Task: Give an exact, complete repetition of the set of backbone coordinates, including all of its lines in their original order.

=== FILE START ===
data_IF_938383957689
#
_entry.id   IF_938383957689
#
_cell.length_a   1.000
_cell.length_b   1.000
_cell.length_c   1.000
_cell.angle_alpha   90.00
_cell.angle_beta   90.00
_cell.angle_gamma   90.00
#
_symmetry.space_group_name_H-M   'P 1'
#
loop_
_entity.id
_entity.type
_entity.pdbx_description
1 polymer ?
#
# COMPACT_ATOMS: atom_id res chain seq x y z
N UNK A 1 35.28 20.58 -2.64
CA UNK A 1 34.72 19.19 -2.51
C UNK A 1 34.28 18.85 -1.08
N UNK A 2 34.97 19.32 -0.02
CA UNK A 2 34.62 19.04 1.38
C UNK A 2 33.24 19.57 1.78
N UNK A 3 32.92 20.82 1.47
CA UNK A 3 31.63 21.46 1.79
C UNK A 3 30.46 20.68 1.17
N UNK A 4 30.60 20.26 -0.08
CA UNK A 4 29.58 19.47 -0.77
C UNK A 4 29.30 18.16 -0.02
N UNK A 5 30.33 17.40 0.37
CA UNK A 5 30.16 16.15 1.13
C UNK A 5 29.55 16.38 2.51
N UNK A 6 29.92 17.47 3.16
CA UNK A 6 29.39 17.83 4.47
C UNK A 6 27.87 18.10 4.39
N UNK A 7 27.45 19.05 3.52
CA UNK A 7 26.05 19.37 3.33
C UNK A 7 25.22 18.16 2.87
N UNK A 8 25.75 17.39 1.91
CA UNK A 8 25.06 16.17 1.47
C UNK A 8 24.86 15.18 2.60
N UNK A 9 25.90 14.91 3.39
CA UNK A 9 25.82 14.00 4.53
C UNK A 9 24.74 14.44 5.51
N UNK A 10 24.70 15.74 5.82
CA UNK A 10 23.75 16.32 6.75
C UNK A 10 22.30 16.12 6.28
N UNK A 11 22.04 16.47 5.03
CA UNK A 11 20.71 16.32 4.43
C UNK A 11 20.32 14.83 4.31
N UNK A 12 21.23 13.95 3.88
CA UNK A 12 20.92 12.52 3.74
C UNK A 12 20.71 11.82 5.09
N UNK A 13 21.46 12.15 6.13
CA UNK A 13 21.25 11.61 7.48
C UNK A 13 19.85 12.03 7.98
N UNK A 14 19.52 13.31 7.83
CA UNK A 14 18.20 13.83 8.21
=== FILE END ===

data_IF_938383957689
#
_entry.id   IF_938383957689
#
_cell.length_a   1.000
_cell.length_b   1.000
_cell.length_c   1.000
_cell.angle_alpha   90.00
_cell.angle_beta   90.00
_cell.angle_gamma   90.00
#
_symmetry.space_group_name_H-M   'P 1'
#
loop_
_entity.id
_entity.type
_entity.pdbx_description
1 polymer ?
#
# COMPACT_ATOMS: atom_id res chain seq x y z
N UNK A 1 35.28 20.58 -2.64
CA UNK A 1 34.72 19.19 -2.51
C UNK A 1 34.28 18.85 -1.08
N UNK A 2 34.97 19.32 -0.02
CA UNK A 2 34.62 19.04 1.38
C UNK A 2 33.24 19.57 1.78
N UNK A 3 32.92 20.82 1.47
CA UNK A 3 31.63 21.46 1.79
C UNK A 3 30.46 20.68 1.17
N UNK A 4 30.60 20.26 -0.08
CA UNK A 4 29.58 19.47 -0.77
C UNK A 4 29.30 18.16 -0.02
N UNK A 5 30.33 17.40 0.37
CA UNK A 5 30.16 16.15 1.13
C UNK A 5 29.55 16.38 2.51
N UNK A 6 29.92 17.47 3.16
CA UNK A 6 29.39 17.83 4.47
C UNK A 6 27.87 18.10 4.39
N UNK A 7 27.45 19.05 3.52
CA UNK A 7 26.05 19.37 3.33
C UNK A 7 25.22 18.16 2.87
N UNK A 8 25.75 17.39 1.91
CA UNK A 8 25.06 16.17 1.47
C UNK A 8 24.86 15.18 2.60
N UNK A 9 25.90 14.91 3.39
CA UNK A 9 25.82 14.00 4.53
C UNK A 9 24.74 14.44 5.51
N UNK A 10 24.70 15.74 5.82
CA UNK A 10 23.75 16.32 6.75
C UNK A 10 22.30 16.12 6.28
N UNK A 11 22.04 16.47 5.03
CA UNK A 11 20.71 16.32 4.43
C UNK A 11 20.32 14.83 4.31
N UNK A 12 21.23 13.95 3.88
CA UNK A 12 20.92 12.52 3.74
C UNK A 12 20.71 11.82 5.09
N UNK A 13 21.46 12.15 6.13
CA UNK A 13 21.25 11.61 7.48
C UNK A 13 19.85 12.03 7.98
N UNK A 14 19.52 13.31 7.83
CA UNK A 14 18.20 13.83 8.21